One of the stranger phenomenon happening for twenty-somethings is that some of us have kids and the rest of us still feel like children… children with cars and bank accounts.
An old pal said it best after coming back in contact with a mutual friend from high school, “Whoever thought she’d have three kids by now?” Not at all an affront, but rather pure wonderment. How can we, over-aged adolescents whose refrigerators house only condiments and leftover chinese take-out, possibly be the same age as full grown adults with Costco cards and three-year-olds of their own?
While we singles are busy with work/law school/bar hopping, others of our generation are taking responsibility for teeny tiny human beings with eight o’clock bedtime routines.
Stranger still is this looming question: Are we approaching the great divide? The singles crowd vs. the married-with-children (MWC).
In Seattle the median marriage age is 28, according to the last census, so most of our generation still has single-dom in common. But what happens as more of the people we call dear friends opt for marriage and children? We intend and expect those bonds and old friendships to hold strong but somehow it’s not always that way.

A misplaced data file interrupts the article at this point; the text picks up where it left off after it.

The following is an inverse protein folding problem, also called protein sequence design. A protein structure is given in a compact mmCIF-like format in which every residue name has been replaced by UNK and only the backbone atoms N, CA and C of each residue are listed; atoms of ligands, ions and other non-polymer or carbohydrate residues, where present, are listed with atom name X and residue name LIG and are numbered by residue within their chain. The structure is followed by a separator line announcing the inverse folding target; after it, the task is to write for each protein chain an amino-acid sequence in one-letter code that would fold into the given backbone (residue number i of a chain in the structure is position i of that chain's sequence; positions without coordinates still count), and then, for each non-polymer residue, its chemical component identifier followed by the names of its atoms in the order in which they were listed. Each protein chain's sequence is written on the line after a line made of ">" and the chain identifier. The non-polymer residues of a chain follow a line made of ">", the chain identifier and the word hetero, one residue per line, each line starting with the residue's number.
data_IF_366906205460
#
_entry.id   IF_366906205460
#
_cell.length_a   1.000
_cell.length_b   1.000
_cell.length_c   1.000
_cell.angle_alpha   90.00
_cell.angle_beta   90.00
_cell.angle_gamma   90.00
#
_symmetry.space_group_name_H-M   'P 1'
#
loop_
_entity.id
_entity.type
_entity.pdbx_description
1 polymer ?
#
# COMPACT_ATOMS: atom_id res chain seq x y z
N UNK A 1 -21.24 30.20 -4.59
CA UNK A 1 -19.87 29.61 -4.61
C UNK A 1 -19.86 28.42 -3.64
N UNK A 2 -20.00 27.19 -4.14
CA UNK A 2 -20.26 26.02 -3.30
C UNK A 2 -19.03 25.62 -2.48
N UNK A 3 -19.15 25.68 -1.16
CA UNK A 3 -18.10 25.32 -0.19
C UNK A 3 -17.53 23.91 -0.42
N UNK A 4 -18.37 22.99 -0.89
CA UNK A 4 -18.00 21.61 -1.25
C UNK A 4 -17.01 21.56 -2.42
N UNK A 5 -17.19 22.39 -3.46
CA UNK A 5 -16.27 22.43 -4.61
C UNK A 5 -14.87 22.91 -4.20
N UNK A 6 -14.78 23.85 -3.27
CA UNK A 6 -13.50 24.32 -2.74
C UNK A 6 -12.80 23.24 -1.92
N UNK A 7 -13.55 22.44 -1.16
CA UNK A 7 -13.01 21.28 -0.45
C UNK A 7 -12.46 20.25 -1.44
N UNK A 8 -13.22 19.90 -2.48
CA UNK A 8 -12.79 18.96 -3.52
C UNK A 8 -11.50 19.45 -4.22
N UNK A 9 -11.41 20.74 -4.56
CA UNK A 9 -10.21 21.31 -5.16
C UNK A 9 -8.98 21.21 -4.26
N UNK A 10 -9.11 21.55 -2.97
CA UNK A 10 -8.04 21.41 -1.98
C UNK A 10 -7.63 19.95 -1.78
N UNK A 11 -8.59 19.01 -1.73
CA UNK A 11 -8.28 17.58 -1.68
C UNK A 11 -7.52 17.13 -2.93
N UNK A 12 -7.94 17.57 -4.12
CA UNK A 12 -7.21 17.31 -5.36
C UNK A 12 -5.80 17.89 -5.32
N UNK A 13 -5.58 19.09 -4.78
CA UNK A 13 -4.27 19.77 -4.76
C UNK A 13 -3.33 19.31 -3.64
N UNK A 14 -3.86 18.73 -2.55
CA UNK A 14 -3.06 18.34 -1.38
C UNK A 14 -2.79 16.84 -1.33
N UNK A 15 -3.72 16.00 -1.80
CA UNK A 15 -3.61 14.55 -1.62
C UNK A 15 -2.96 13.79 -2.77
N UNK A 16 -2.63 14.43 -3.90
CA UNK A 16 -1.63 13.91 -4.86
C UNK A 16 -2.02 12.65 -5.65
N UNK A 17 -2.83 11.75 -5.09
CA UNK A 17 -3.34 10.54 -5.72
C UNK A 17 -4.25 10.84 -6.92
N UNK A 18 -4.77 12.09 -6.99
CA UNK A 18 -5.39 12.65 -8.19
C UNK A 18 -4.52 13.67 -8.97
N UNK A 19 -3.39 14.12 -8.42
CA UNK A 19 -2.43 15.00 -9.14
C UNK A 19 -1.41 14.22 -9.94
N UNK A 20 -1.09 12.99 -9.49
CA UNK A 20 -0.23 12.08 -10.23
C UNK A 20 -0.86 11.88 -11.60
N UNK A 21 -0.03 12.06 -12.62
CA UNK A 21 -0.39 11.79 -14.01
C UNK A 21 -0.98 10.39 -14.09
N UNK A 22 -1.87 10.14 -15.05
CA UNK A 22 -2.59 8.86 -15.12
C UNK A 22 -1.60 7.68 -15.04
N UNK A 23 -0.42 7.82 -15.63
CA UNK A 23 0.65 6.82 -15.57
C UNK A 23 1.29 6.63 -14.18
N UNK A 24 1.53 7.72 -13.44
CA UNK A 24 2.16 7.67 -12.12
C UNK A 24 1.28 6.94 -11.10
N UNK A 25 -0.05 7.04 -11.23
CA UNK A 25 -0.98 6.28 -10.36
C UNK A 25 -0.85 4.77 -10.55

I for one hold my MWC friends dear to my heart but have sadly noticed our conversations are fewer and get-togethers farther between. One single gal friend noted, “It’s hard to maintain friendships with MWCs as closely as before … you end up spending a lot of time at playgrounds.”
A 20-something singles guy says of MWC buddies, “I don’t think we have as many of the same interests anymore. They have different priorities that I don’t understand yet.”
My sister, an MWC and half of a thirty-something couple, reports, “I don’t actually know any single people. It’s true that my close friends are all MWCs, and the couples I knew that didn’t have kids had been trying the entire time I’d known them and they now have babies.”
I heard a statistic once that while in your twenties your core set of friends will completely change four times over: when you’re in college, move for a new job, etc. Does the final switch happen due to procreation? Are there exceptions? Or will we simply no longer have enough in common with those folks that in our teens and early twenties we shared weekends, car rides, and cliff notes with if we don’t also share our decision to have or have not? Or at least not yet?
I can not say for sure, but I feel like there is still hope for our cherished friendships because I swear I have seen it work out in movies. And on Sex and the City.